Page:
Altea Freetrack 4 vs Scenic Conquest

The new SEAT Altea Freetrack and Renault Scenic Conquest both claim to take the rough with the smooth. We put them to the test!

Altea Freetrack vs Scenic Conquest

You can always rely on SEAT to do things differently. Maybe it’s the sangria in Spain, because the firm has a habit of taking standard VW underpinnings and making them more charismatic and interesting.

It’s produced some great-looking cars recently – most notably the Leon hatchback. But its model range consists of only six cars, four of which are built on the Golf platform. Now, for its seventh, SEAT is taking its first steps into the compact off-road sector. The Altea-based Freetrack 4 retains the SEAT look, but has been beefed up with chunky bumpers and four-wheel drive. Up against it is Renault’s latest rugged Scenic. The French firm is no stranger to this niche market. Remember the RX4? It was a jacked-up version of the previous-generation MPV, with four-wheel drive, plastic body cladding and a tailgate-mounted spare wheel.

Now, a successor has been launched. The 4x4 system has gone and the looks are more subdued. But it gets a macho new name: Conquest. Will this broaden the Scenic’s appeal as it tackles the SEAT?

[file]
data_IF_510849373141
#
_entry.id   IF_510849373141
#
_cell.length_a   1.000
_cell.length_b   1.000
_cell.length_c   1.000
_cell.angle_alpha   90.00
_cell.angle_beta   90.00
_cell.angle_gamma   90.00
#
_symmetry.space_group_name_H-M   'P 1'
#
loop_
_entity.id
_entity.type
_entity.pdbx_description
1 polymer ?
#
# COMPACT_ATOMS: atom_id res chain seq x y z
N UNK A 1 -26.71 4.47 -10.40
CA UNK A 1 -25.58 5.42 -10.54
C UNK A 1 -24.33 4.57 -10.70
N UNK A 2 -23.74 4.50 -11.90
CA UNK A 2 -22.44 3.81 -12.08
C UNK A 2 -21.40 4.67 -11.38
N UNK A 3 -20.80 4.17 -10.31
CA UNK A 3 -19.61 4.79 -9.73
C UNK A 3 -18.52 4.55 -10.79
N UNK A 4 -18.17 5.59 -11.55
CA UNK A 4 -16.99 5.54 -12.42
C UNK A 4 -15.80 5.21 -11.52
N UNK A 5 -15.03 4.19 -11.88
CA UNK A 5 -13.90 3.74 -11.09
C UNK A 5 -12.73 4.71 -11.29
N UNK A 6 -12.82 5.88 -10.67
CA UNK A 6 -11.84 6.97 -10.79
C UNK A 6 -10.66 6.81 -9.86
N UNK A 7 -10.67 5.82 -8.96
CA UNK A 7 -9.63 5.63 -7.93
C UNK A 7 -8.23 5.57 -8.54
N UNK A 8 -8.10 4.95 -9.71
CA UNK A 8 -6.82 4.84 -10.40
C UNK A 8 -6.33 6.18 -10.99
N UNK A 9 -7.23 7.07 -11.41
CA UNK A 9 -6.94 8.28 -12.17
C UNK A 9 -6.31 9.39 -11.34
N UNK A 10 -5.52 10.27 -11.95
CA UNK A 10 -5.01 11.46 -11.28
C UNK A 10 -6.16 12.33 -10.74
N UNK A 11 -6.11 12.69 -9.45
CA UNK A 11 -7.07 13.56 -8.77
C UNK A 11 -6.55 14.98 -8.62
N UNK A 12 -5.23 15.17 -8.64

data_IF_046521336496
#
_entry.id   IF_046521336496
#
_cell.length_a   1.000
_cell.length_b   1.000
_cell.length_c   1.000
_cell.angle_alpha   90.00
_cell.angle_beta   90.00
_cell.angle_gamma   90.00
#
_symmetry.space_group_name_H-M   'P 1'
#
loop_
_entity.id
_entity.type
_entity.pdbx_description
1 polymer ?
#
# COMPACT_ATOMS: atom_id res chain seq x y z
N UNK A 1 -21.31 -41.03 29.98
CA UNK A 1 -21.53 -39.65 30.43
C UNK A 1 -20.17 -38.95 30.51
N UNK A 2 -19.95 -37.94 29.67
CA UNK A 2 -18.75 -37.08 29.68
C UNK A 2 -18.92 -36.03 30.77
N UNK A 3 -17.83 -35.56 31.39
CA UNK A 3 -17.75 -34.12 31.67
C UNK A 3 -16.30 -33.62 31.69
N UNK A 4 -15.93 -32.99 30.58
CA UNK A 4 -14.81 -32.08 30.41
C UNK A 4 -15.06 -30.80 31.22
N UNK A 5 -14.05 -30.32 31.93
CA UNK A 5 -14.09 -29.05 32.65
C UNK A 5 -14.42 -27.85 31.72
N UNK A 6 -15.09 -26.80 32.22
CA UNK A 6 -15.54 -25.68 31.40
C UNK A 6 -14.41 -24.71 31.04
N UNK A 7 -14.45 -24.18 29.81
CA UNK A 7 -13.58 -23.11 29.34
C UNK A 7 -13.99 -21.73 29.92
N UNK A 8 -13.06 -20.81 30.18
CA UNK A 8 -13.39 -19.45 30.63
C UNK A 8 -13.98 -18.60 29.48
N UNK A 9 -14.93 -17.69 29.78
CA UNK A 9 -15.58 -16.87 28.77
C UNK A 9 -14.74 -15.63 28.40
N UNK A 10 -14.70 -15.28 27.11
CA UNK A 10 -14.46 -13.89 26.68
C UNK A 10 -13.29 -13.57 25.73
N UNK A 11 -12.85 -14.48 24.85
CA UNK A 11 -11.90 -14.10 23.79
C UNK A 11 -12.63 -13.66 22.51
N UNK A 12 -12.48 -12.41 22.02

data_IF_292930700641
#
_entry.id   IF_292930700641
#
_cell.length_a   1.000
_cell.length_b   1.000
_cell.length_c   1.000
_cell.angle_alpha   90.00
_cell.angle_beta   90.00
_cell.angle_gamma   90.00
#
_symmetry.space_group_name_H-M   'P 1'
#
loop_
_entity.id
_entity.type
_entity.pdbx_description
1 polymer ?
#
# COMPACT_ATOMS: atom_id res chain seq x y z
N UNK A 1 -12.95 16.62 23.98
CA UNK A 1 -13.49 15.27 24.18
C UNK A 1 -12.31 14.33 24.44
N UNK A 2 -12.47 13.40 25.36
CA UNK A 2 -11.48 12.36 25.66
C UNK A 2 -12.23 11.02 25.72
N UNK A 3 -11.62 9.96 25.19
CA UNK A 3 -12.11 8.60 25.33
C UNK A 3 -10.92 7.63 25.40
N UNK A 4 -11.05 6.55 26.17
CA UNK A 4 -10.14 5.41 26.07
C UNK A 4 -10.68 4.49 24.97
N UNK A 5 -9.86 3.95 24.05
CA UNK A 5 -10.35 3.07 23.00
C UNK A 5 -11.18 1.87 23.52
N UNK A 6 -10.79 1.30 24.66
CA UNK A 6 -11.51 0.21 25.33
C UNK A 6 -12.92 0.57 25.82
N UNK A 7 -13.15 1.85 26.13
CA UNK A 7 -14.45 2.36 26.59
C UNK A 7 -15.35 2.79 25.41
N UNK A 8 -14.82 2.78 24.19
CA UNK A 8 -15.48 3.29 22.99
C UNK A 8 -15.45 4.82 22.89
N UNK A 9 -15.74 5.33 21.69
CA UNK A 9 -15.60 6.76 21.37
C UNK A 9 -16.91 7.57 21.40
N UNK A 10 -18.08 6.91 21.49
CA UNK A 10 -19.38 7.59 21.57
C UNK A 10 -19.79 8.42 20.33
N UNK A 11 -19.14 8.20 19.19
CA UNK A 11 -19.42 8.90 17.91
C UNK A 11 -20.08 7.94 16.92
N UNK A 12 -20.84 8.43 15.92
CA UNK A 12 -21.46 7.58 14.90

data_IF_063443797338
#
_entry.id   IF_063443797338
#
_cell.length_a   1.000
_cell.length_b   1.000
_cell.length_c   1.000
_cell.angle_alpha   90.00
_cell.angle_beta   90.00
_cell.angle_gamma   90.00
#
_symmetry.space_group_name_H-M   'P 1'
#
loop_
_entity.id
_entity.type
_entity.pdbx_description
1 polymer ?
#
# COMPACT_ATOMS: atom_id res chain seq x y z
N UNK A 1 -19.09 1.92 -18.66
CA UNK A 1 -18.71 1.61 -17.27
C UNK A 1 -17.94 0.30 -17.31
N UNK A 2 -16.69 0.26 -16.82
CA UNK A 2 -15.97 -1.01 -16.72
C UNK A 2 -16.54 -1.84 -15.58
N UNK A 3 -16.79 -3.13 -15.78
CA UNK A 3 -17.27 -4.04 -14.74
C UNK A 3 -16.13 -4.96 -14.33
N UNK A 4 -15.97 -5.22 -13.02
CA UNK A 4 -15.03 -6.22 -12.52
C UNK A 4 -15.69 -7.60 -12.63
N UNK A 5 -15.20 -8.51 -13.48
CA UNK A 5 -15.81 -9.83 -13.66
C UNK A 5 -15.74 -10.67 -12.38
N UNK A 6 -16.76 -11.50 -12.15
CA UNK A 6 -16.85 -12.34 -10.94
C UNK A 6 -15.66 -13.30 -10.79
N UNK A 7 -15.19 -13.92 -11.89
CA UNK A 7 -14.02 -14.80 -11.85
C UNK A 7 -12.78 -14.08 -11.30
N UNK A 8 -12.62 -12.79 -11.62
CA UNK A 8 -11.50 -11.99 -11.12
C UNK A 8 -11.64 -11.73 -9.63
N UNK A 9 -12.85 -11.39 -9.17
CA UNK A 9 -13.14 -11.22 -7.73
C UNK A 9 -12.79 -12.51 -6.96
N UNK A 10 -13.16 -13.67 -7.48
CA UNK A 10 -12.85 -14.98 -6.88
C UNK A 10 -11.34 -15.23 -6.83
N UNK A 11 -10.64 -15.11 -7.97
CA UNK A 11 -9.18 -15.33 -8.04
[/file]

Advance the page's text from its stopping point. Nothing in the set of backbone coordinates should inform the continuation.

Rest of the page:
Does the world need a crossover MPV? The success of the Nissan Qashqai suggests buyers’ tastes are changing, but these models haven’t convinced us about this sector of the market.

That’s not to say either is a bad car. The Altea Freetrack 4 is surprisingly capable off-road. Its Haldex four-wheel drive and greater ground clearance give it a clear advantage over the Renault. It also has a strong engine, as well as a smooth ride and capable handling on tarmac. The trouble is, the Altea was never the most flexible MPV in the first place.

The Scenic Conquest is the family friendly choice, with its more versatile cabin and wide range of clever storage solutions. Yet this Renault is more a spec choice than a specific, standalone mud-plugging model. Aside from the raised ride height, it offers little over the standard Scenic.

Both cars are compromised, then, although it’s the SEAT that takes the victory, as it will appeal more to lifestyle buyers. The only question is why you would choose the Freetrack 4 when its £21,395 price tag pitches against some very capable compact SUVs.

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